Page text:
First and Last Classes8
September 26, 2016 by Jean
I’m chagrined to realize that I’ve let two weeks slide by without posting here. It really is a busy season! Part of what has made September so busy is the overlap between the first classes of the year at the Senior College and the last classes for this year in my certificate program at the Coastal Maine Botanical Gardens.
My first Senior College class took place on Tuesday of last week. For eight consecutive Tuesdays, I am teaching a course on women’s activism in 19th century America, the same course I taught there last year. The class is limited to 20 and has 19 officially enrolled, but several people were absent the first week. The dozen who were present were a very lively and interesting group. Several are women who married and had children right after high school and then went back to school for college degrees later in life. Quite a few are retired teachers. One of the treats of having so many teachers in the class is that they know how to have a productive discussion. The students spoke directly to one another, rather than directing all their comments to me, and they referenced one another’s contributions (as in, “I think Betty made a really important point a few minutes ago”). I’m looking forward to a fun course! Just by coincidence of the calendar, our last class, which focuses on the successful conclusion in the early 20th century of the fight for women’s voting rights, will be on election day, November 8! It should add some extra excitement to our last class.
I’m also looking forward to the last classes of the year for my Certificate in Native Plants and Ecological Horticulture. Later this week, I’ll travel out to the Coastal Maine Botanical Gardens for a 2-day course on invasive plants, taught by a leading botanist from the New England Wild Flower Society. This is the class I’ve been most excited about taking. As I drive around Maine at this time of year, I am very aware of large tracts of Japanese knotweed in bloom. Their flowers are lovely and I can understand why nurseries sold them and people planted them in their gardens in earlier times, but they have now escaped from those gardens and form dense colonies where nothing else can grow. I am passionately interested in the problem of invasive plants and am looking forward to learning more about how to avoid adding potentially invasive plants to our gardens and how to combat the spread of those already here. In the future, I hope I can make a contribution as a Master Gardener Volunteer in educating the public about invasive plants or possibly organizing some local eradication efforts.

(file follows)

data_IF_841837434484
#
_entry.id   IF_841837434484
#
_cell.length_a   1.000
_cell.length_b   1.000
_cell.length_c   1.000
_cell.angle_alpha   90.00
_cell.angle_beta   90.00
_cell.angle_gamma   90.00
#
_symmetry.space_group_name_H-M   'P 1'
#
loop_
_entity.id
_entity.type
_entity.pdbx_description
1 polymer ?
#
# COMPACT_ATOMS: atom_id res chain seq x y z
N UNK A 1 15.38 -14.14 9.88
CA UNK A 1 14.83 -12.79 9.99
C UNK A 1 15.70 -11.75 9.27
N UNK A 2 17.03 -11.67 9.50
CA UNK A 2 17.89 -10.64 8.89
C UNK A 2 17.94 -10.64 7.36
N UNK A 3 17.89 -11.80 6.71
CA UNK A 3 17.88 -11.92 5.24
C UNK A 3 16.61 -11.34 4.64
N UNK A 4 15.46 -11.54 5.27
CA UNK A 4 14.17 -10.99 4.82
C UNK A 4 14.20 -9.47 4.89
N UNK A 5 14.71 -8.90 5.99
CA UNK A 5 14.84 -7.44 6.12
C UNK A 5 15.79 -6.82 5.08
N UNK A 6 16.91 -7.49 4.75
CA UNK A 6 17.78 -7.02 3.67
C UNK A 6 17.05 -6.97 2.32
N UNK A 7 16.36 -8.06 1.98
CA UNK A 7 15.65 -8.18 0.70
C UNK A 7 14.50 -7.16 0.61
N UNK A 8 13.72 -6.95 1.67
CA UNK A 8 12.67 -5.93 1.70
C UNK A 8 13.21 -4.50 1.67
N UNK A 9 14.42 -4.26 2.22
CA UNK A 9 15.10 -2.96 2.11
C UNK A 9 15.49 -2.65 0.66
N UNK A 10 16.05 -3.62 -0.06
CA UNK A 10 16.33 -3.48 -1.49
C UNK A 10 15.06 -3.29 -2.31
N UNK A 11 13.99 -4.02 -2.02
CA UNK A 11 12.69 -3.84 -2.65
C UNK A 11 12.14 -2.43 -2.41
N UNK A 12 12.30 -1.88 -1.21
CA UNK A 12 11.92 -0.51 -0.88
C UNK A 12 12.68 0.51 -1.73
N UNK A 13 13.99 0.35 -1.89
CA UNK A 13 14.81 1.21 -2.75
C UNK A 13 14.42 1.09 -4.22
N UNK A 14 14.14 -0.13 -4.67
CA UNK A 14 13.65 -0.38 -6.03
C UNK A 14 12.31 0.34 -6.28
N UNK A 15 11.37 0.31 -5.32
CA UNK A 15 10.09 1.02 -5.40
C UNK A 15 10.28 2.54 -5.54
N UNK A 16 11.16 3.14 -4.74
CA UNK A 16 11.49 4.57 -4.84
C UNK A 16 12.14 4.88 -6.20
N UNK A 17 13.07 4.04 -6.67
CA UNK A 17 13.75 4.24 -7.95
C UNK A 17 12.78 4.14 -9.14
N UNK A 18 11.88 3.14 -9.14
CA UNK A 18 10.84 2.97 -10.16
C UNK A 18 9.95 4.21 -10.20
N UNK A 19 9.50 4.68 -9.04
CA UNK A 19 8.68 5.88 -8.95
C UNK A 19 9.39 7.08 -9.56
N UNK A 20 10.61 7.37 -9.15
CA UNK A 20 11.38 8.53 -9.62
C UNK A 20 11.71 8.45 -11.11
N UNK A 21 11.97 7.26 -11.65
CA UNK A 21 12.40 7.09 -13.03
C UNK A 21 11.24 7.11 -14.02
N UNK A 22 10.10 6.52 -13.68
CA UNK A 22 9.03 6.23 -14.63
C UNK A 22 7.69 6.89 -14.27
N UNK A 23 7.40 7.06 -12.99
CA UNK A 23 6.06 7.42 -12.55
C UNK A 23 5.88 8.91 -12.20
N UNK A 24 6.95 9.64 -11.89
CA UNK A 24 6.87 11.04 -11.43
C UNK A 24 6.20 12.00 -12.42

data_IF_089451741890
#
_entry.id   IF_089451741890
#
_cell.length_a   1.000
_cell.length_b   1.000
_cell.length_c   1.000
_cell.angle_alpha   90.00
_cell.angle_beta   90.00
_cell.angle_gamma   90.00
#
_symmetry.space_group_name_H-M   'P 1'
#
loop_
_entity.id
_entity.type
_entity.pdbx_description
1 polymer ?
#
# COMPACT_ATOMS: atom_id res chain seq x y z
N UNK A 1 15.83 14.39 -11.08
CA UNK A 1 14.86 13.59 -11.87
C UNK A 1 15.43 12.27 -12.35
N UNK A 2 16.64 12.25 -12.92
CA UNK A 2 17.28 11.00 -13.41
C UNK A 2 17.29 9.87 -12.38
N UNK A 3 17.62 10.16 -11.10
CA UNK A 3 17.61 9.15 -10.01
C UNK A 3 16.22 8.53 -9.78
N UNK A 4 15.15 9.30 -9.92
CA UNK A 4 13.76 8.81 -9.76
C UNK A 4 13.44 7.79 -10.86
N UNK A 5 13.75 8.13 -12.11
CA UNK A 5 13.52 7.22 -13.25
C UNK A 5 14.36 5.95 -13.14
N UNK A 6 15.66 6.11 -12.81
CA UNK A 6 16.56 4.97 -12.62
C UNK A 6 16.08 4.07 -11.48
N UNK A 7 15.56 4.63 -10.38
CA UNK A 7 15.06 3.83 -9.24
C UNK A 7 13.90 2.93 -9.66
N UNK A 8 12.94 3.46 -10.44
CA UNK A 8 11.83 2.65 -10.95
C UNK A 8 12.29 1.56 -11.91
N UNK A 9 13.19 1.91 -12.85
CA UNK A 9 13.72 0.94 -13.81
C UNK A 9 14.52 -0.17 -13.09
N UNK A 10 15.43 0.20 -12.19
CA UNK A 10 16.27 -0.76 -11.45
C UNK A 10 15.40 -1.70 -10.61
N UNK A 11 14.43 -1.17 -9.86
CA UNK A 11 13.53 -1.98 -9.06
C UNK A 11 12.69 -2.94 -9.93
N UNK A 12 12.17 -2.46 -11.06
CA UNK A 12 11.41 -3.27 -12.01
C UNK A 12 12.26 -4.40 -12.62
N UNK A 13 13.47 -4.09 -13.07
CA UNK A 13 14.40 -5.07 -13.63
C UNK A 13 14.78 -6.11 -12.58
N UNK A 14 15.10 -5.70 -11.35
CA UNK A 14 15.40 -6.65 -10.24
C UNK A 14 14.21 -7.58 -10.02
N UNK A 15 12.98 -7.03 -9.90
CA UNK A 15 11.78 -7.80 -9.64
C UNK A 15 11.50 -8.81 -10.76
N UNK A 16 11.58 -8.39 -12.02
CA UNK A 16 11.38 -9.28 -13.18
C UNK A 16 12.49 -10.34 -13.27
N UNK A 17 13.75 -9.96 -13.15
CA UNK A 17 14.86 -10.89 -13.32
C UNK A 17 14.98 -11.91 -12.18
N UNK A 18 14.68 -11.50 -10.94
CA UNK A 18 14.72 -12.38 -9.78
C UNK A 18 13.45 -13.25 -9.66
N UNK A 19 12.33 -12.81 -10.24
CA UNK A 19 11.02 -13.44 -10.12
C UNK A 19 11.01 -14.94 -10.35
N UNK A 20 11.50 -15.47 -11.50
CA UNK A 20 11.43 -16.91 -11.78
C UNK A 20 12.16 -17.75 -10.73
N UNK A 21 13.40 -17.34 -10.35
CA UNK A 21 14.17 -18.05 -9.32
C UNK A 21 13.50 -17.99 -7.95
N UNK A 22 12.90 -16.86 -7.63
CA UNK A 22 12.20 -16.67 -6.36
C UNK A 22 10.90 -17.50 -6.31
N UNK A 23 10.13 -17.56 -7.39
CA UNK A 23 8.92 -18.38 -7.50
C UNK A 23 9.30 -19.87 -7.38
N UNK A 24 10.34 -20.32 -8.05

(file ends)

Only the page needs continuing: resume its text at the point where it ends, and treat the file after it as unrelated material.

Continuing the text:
As September ends and various garden-related projects wind down, I’m looking forward to time for activities I’ve been neglecting – like blogging and that mountain of firewood still sitting in my driveway.
As a college professor, I appreciate the “I think Betty made a really important point…”, compared to the current college norm of saying, “Going off of that….” when following up another student’s comment.
Charlie, I, too, appreciate the complete sentences and general articulateness of an older generation — another one of the joys of teaching Senior College.
I knew from your last post it would be a while before we’d see you next blog. You are one busy woman.
Where I live there is a place you can call and a group of volunteers will come out and pull up all your invasive plants. I wish wild geraniums was on their list. They have taken over my yard!
Jean, Having volunteers to get the invasive plants out of people’s yards is a great way of preventing them from escaping into the wild. I just finished my invasive plants class, and we saw places where whole groups of trees in the wild were totally covered top to bottom with Oriental bittersweet.
I love reading about what you’re doing. You’ve been an inspiration to me since I first met you in Women’s Studies year ago. We miss you! I’m so glad you’re still teaching because you have so much to give. Blessings!
Susan, It’s great to hear from you. I love teaching at the Senior College — all the fun parts of teaching with almost none of the hassles!
Your course sounds wonderful. I wish I lived a little closer. Things haven’t slowed down much here either. But what a lovely fall we are having.
Brenda, This is material I really enjoy teaching about. One woman who was in the class last year enjoyed it so much she has come back to repeat it. I told her that no matter how many times I do read and discuss this same material, I always learn something new with each iteration.
The foliage has really started to turn here, and the color looks better than I would have anticipated given our continuing severe drought conditions.